I had an interesting request from a Data Scientist in our team recently. He’d been extracting some data from one of our tabular models, however he was having some trouble getting his predictive model working reliably.
We already had a query in the form similar to the following where we had a couple of group by columns, one or two filters and a handful of measures:
EVALUATE SUMMARIZECOLUMNS( 'Table1'[Column1], 'Table2'[Column2], FILTER(ALL('Table1'[Column3]), 'Table1'[Column3] = "Value", "Measure1", [Measure1], "Measure2", [Measure2] )
Up until this point we had been manually adding measures that we though may influence the behaviour we were trying to predict, but this was a slow, trial and error based process. So the Data Scientist rang me and said “You know what? Why don’t you just give me an extract with all the measures?”. “You do realise we have over 1,000 measures” I said, “because we have lots of time intelligence variations like Current Month, Previous Month, Month over Month variance, etc.” and . “That’s fine he replied, I can always ignore any that I don’t want or that are not significant – you can just do something like a SELECT * right?”.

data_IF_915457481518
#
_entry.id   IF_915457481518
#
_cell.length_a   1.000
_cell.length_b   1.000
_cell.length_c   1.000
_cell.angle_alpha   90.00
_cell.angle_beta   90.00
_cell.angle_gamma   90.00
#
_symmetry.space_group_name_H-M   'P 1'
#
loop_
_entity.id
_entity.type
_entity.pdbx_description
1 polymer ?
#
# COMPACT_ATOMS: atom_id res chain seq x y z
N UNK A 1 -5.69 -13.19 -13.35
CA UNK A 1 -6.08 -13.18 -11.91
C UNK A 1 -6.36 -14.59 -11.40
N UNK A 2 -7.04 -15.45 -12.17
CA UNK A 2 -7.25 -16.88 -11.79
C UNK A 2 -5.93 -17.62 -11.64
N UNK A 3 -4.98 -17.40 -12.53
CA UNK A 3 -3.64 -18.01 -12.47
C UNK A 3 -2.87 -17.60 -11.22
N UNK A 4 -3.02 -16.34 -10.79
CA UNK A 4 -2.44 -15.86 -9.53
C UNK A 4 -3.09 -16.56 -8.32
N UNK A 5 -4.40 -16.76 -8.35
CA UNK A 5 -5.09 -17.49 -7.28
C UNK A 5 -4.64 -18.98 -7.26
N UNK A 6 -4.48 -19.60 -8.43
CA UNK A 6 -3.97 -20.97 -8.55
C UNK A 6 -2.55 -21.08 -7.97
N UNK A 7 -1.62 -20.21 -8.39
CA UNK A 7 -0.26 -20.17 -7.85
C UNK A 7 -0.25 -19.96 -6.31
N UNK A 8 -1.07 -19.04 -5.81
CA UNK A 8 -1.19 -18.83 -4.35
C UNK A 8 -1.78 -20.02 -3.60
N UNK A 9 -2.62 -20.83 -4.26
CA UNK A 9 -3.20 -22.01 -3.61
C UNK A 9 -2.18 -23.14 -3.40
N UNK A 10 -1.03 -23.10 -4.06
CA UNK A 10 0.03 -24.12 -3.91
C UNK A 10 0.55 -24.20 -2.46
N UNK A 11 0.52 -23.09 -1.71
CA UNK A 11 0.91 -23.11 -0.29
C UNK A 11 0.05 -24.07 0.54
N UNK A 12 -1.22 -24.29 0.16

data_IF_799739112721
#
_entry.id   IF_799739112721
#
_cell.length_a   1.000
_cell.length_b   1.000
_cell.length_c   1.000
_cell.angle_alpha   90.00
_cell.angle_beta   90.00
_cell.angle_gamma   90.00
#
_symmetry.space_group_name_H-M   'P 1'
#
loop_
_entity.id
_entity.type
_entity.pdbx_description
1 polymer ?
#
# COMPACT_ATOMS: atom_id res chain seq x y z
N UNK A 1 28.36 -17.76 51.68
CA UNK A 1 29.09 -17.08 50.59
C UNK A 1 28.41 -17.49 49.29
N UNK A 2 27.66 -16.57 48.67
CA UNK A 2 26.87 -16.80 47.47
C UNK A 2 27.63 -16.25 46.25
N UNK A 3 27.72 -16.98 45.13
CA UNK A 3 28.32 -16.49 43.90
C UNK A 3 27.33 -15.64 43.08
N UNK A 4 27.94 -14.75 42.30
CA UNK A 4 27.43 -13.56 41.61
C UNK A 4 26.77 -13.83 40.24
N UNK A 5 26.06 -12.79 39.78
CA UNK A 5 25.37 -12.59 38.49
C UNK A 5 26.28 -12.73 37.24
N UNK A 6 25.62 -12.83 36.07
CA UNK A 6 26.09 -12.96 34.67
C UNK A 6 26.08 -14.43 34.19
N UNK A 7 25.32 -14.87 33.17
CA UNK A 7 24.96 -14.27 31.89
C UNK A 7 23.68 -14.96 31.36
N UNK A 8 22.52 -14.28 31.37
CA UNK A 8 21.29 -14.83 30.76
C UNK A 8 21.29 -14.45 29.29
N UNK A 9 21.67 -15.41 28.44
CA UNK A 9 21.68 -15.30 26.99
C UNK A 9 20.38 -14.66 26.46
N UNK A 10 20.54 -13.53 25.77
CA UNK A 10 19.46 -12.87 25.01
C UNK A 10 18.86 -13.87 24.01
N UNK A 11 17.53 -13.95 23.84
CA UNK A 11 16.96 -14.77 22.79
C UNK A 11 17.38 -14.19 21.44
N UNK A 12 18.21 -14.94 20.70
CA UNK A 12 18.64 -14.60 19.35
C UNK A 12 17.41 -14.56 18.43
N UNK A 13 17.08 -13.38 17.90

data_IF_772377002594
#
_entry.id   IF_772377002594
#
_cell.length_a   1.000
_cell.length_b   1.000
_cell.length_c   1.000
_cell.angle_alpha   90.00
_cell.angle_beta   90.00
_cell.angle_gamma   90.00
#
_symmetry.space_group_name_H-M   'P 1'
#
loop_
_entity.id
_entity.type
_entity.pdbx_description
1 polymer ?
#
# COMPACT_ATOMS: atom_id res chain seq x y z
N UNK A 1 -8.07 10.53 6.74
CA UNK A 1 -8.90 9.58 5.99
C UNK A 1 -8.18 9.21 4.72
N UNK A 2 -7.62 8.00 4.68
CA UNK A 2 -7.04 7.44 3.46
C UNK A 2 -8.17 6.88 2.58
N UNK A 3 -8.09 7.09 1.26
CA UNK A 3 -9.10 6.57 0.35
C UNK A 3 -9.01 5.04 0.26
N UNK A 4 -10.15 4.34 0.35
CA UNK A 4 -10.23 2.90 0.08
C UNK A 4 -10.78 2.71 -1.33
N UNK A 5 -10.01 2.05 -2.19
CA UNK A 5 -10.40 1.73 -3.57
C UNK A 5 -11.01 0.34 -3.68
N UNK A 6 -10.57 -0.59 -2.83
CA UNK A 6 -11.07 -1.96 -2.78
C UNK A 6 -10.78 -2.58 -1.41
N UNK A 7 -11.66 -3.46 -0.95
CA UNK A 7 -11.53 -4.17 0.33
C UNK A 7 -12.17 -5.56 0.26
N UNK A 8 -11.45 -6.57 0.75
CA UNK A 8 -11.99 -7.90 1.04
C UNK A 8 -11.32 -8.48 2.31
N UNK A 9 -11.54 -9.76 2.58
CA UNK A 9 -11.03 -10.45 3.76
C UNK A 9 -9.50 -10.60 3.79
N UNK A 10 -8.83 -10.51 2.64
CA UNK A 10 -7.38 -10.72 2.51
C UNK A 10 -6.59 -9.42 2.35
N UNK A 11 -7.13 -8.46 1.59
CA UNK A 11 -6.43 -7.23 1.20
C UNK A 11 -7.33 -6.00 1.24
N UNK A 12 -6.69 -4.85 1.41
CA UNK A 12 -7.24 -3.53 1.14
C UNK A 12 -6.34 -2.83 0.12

So if you’ve ever written your own DAX queries you would know that you can do a query like the following to get all the columns in a single table
But that will not get you any measures, you have to list out the measures manually one, by one. At this point I knew that I really did not want to spend hours to hand type a query with over 1,000 measures so I starting thinking what options I might have for generating this query.
I knew I could probably build some sort of foreach loop in Powershell using AMO/TOM. Or I could maybe use the Advanced Scripting in Tabular Editor. But I also knew that I could easily get a list of all the visible measures by querying the
$SYSTEM.MDSCHEMA_MEASURES DMV’s using DAX Studio
After a bit of experimenting I ended up with the following expression which builds a list of all the visible measures in the model in the
"Name", Expression format that is needed for SUMMARIZECOLUMNS
SELECT '"' + [Name] + '", ' as [Caption], '[' + [Name] + '],' as [Name] FROM $SYSTEM.TMSCHEMA_MEASURES WHERE NOT [IsHidden] ORDER BY [Name]
Then I was simply able to paste in the output from this query after the filters in our existing query and run it – Job done.